There you have it: the gummi bear was destroyed by the end, and by something so benign as water.
As we continue considering loss, grief, and any kind of transition in life, there is a point that needs to be made. (Surprise! Haven’t you noticed a theme in recent posts?) When we lose something, we replace it. On a trivial scale, I dropped my phone on the ground recently and broke the speaker. It didn’t make sense to fix it, so I considered it a “total loss” and replaced it with a low-end smartphone. (Hello decade of 2010. Sort of – still no data plan.) I digress. When we lose something, no matter how attached we were, we inevitably let other things fill the void left behind, or else consciously fill the void ourselves, even if it’s gradual and slow.
The law of osmosis: when high concentrations of solvent molecules move through a semi-permeable membrane to regions of higher solute concentrations. The lack of solvent molecules in one region of solution is an open invitation to other solvent molecules to creep in.
The period of grief poses a sad but simple time when you can really feel all the words like “blessed be the name of the Lord” and “all is well with my soul” and “fix your eyes upon Jesus.” It’s emotionally hard to bear the pain but emotionally easy to rely on the love of God. After the most intense moments of trial have passed, emotions stabilize and are easier to bear, but it becomes harder again to feel the passion of your complete abandon to God.
This time-of-trial VS time-of-ease conundrum of drawing close to God is a most common concern I’ve heard amongst Christians. In the case of grief+loss it is easy at first to fill your loss with the comfort of the presence of God, but as the pain lessens and as life resumes, other things begin to take precedence. That vision of devotion once so clear becomes more clouded. In considering this, I’ve been reminded of a principle I just read in the Gospel of Mark where Jesus speaks regarding the Sabbath.
 One Sabbath he [Jesus] was going through the grainfields, and as they made their way, his disciples began to pluck heads of grain.  And the Pharisees were saying to him, “Look, why are they doing what is not lawful on the Sabbath?”  And he said to them, “Have you never read what David did, when he was in need and was hungry, he and those who were with him:  how he entered the house of God, in the time of Abiathar the high priest, and ate the bread of the Presence, which it is not lawful for any but the priests to eat, and also gave it to those who were with him?”  And he said to them, “The Sabbath was made for man, not man for the Sabbath.  So the Son of Man is lord even of the Sabbath.”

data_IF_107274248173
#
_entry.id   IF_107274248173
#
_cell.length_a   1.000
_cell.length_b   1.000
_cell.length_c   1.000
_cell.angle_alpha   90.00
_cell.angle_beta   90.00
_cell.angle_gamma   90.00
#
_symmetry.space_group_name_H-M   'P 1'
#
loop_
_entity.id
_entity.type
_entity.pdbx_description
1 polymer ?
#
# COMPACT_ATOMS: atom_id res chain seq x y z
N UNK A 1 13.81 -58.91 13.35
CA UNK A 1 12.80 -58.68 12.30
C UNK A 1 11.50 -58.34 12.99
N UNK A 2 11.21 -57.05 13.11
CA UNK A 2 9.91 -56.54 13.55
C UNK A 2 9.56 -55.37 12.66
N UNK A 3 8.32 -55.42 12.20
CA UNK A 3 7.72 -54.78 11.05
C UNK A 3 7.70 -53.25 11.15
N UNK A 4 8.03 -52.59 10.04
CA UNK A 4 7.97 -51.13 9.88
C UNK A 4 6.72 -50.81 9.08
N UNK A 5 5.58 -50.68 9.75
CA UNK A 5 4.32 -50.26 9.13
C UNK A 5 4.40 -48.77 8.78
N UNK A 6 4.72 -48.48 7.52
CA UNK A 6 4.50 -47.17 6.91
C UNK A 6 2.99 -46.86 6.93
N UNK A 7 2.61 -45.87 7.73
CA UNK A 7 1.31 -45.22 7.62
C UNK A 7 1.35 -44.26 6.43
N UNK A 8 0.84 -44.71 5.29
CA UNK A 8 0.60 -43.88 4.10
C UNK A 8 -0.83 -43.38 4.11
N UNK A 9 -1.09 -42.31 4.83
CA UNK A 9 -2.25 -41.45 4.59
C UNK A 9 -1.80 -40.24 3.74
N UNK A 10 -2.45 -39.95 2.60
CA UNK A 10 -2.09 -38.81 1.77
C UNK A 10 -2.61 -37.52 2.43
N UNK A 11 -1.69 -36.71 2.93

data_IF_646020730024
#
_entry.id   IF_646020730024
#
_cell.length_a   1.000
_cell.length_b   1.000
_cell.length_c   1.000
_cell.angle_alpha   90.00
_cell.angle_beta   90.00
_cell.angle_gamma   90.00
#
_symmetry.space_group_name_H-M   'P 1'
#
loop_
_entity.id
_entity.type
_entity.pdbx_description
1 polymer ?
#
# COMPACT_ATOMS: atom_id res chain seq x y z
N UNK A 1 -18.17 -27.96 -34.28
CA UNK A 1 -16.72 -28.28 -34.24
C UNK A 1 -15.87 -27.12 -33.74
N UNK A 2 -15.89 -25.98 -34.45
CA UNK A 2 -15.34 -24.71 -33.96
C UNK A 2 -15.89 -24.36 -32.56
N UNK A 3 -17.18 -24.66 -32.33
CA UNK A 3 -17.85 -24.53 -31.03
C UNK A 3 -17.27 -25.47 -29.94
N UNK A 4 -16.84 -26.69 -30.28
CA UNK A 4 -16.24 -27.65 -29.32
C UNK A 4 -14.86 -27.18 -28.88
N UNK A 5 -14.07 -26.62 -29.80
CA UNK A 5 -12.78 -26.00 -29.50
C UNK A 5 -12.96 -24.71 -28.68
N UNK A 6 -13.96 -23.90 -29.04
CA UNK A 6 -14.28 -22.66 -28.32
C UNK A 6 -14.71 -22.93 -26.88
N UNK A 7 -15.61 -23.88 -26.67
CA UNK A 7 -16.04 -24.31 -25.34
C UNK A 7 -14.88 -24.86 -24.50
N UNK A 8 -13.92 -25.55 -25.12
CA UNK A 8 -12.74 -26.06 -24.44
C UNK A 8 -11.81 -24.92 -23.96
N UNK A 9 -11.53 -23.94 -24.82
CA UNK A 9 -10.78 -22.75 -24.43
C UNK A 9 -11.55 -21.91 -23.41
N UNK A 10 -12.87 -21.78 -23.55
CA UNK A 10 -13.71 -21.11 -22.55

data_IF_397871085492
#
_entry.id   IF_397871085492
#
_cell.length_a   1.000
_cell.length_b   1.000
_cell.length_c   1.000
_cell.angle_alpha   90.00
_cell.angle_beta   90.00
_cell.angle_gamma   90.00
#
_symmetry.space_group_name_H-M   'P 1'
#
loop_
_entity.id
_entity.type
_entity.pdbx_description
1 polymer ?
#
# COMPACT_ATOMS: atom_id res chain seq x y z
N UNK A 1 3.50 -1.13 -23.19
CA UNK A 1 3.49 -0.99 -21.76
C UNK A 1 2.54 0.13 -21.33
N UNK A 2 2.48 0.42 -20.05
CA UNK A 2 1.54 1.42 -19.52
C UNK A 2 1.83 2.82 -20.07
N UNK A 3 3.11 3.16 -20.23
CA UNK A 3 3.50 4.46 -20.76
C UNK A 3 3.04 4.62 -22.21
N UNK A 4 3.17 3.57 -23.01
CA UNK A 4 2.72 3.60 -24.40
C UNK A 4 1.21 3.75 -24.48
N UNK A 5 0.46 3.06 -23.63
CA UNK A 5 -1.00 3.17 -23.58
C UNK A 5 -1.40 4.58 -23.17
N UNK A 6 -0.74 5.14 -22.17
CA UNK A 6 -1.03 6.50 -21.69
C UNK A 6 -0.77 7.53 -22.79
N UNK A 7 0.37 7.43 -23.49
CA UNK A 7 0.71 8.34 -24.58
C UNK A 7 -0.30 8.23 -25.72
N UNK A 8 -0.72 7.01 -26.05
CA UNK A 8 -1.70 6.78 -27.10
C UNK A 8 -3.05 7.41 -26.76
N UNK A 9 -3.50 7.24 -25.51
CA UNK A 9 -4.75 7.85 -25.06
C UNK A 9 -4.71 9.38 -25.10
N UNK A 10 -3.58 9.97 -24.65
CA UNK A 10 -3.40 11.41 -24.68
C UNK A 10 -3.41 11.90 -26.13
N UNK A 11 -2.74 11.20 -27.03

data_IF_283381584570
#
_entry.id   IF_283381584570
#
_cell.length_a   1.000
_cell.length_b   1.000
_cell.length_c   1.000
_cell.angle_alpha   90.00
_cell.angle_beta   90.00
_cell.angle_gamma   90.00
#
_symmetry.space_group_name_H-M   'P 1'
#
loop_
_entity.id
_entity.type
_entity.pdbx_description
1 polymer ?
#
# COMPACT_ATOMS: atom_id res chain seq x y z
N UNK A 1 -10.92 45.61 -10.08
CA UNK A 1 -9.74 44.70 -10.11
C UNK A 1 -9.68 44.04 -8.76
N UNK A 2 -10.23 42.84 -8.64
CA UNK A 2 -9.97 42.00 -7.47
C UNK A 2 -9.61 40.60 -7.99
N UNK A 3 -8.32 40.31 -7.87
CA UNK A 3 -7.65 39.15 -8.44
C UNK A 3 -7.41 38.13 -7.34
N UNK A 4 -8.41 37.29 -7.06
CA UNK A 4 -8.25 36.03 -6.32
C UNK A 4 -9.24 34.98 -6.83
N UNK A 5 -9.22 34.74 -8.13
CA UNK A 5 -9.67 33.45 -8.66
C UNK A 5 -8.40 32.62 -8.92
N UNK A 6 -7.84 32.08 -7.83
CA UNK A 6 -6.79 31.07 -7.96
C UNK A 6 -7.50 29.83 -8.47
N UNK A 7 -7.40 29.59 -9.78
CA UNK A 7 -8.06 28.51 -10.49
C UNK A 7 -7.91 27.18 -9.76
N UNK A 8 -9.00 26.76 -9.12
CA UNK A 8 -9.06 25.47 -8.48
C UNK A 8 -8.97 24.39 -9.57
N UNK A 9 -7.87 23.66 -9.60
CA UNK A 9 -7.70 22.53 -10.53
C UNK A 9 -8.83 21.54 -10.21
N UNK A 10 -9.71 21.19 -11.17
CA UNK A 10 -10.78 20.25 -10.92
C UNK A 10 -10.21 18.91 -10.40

(Mark 2:23-28 ESV)
The command to keep the Sabbath day holy is not a restriction from lifting a finger on the day of rest at all costs, but a call to honour God consciously with strength of discipline. ***
Similarly, with loss, it’s not that you can literally have nothing in your life but Christ. The idea is that as life continues and activities and people begin to fill our lives again, we will have grown some and will consider our motivations in how we fill our lives and to what end. We shan’t be passively filled by our convenient environments via osmosis, but filled by contending in the faith, working out our salvation in a spirit of submissive but eager obedience to follow a good and faithful God who called us before the creation of the world. Hopefully filling our lives in a way that reflects being a good and faithful servant cognizant that our Master will return and that the pleasures of the world shall pass.
*** (For my own benefit and for yours if you are interested, here is an article about rest and how to rest by Tim Keller that I want to remember: http://theresurgence.com/2012/07/11/5-practical-thoughts-on-rest)